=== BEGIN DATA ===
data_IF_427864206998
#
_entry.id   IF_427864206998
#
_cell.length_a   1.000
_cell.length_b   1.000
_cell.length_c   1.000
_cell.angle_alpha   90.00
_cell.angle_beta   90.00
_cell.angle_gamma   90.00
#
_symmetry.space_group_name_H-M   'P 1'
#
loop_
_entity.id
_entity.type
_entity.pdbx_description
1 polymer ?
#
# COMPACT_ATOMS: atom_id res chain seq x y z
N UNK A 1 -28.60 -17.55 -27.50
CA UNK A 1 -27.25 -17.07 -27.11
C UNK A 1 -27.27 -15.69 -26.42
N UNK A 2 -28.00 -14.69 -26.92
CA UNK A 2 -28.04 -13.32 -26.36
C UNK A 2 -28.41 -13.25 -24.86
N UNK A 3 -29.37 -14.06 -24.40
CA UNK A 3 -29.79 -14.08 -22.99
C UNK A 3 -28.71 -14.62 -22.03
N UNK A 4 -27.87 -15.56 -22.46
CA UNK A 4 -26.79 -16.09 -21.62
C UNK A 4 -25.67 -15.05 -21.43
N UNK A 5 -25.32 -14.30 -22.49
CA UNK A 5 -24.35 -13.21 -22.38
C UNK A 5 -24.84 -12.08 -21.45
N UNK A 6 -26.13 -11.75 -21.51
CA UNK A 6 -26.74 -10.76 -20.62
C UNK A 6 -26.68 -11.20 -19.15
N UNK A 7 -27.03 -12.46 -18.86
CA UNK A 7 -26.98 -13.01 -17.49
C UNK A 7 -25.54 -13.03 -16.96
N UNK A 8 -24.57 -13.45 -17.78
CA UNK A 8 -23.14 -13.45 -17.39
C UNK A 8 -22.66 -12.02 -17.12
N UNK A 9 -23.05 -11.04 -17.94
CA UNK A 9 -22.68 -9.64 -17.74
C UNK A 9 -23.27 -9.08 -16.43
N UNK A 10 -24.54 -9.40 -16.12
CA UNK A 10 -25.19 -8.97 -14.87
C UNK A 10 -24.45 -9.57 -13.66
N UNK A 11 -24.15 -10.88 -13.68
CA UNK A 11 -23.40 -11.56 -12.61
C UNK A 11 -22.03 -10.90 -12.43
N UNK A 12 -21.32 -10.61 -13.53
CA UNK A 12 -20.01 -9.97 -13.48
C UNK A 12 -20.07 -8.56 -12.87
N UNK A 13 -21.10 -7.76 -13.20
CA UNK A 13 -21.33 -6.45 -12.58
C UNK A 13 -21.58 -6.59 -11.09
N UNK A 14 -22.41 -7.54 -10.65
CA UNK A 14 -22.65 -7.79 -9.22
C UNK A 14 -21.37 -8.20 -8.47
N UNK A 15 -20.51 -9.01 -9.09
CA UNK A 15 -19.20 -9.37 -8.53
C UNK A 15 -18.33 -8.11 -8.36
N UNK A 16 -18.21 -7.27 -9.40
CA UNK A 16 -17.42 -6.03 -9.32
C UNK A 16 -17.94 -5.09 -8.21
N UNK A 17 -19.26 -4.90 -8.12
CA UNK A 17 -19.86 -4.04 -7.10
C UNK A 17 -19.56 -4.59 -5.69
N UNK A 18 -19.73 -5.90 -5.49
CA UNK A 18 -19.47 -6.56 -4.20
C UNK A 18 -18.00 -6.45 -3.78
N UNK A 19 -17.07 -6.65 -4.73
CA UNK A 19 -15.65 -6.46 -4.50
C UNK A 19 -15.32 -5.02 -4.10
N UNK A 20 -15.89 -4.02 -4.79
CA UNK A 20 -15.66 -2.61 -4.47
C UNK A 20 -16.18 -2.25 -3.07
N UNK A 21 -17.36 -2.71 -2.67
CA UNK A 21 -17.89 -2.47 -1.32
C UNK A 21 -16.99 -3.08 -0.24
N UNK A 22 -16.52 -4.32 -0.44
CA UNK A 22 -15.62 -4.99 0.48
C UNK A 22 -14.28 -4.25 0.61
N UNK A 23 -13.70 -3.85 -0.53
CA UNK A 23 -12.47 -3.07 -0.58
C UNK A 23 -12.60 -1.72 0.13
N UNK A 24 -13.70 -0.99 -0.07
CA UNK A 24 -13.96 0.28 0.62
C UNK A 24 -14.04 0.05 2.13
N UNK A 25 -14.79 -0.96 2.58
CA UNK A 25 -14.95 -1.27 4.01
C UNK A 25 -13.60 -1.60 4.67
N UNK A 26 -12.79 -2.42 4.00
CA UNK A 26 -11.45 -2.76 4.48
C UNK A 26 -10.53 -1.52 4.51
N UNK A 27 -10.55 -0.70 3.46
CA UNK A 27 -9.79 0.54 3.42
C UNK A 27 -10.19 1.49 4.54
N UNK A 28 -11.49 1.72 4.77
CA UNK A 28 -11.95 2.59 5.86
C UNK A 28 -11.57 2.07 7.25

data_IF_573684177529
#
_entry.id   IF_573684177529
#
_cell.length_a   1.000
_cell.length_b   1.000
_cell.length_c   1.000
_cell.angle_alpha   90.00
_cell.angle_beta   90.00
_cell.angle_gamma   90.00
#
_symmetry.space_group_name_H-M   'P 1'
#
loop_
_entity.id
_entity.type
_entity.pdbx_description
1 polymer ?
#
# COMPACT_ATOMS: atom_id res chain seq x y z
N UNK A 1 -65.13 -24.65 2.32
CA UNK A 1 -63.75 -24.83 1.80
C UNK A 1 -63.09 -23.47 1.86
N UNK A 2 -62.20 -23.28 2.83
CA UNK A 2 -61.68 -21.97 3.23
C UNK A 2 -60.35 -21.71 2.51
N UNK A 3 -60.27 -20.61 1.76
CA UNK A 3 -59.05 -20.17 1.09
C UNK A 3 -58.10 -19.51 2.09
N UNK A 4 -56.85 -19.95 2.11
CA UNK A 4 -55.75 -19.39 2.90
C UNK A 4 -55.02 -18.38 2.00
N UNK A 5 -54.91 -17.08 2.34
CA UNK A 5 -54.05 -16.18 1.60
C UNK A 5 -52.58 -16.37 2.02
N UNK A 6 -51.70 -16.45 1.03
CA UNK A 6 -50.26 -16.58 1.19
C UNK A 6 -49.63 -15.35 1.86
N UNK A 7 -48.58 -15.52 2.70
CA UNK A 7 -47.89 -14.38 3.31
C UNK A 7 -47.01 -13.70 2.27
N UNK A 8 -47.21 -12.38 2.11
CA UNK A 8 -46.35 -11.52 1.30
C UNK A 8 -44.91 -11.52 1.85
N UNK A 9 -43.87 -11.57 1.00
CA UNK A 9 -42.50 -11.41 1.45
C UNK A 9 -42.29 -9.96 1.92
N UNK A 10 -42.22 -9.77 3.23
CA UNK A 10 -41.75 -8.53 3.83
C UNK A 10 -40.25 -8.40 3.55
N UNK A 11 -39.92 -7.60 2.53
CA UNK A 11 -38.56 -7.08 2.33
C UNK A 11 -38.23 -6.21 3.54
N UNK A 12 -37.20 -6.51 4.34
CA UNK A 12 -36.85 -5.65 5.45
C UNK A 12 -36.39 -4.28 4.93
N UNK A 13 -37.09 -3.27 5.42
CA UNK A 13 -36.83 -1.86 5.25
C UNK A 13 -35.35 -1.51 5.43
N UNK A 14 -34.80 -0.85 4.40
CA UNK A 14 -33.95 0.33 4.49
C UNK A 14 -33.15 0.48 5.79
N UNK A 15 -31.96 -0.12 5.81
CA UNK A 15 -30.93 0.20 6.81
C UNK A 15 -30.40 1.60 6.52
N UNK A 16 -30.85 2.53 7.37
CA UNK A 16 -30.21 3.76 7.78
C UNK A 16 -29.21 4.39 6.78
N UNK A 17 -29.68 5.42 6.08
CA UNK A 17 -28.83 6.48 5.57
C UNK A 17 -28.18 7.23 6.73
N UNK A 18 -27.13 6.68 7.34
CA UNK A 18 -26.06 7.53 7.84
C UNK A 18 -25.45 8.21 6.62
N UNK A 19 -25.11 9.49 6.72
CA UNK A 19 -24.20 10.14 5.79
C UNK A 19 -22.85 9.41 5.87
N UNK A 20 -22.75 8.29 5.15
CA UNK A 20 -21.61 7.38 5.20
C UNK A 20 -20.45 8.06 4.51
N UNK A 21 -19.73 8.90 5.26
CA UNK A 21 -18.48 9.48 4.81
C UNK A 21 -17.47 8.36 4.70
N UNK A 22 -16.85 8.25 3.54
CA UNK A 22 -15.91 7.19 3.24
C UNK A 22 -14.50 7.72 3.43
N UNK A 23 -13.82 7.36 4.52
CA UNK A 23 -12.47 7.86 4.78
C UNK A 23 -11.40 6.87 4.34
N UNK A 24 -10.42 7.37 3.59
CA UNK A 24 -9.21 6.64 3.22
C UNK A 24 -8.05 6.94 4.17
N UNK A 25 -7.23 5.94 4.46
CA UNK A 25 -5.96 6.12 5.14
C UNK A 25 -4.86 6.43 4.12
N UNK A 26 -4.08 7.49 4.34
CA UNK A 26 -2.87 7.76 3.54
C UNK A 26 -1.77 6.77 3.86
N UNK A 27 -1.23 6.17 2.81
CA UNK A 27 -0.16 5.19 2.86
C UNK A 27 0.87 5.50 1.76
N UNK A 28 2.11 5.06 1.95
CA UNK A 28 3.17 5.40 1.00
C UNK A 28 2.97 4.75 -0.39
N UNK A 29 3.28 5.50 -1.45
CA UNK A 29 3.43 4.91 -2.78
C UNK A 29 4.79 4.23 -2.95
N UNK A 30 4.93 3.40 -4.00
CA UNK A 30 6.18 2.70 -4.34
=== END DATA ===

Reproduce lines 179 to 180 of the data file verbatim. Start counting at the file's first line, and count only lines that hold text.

N UNK A 19 -25.11 9.49 6.72
CA UNK A 19 -24.20 10.14 5.79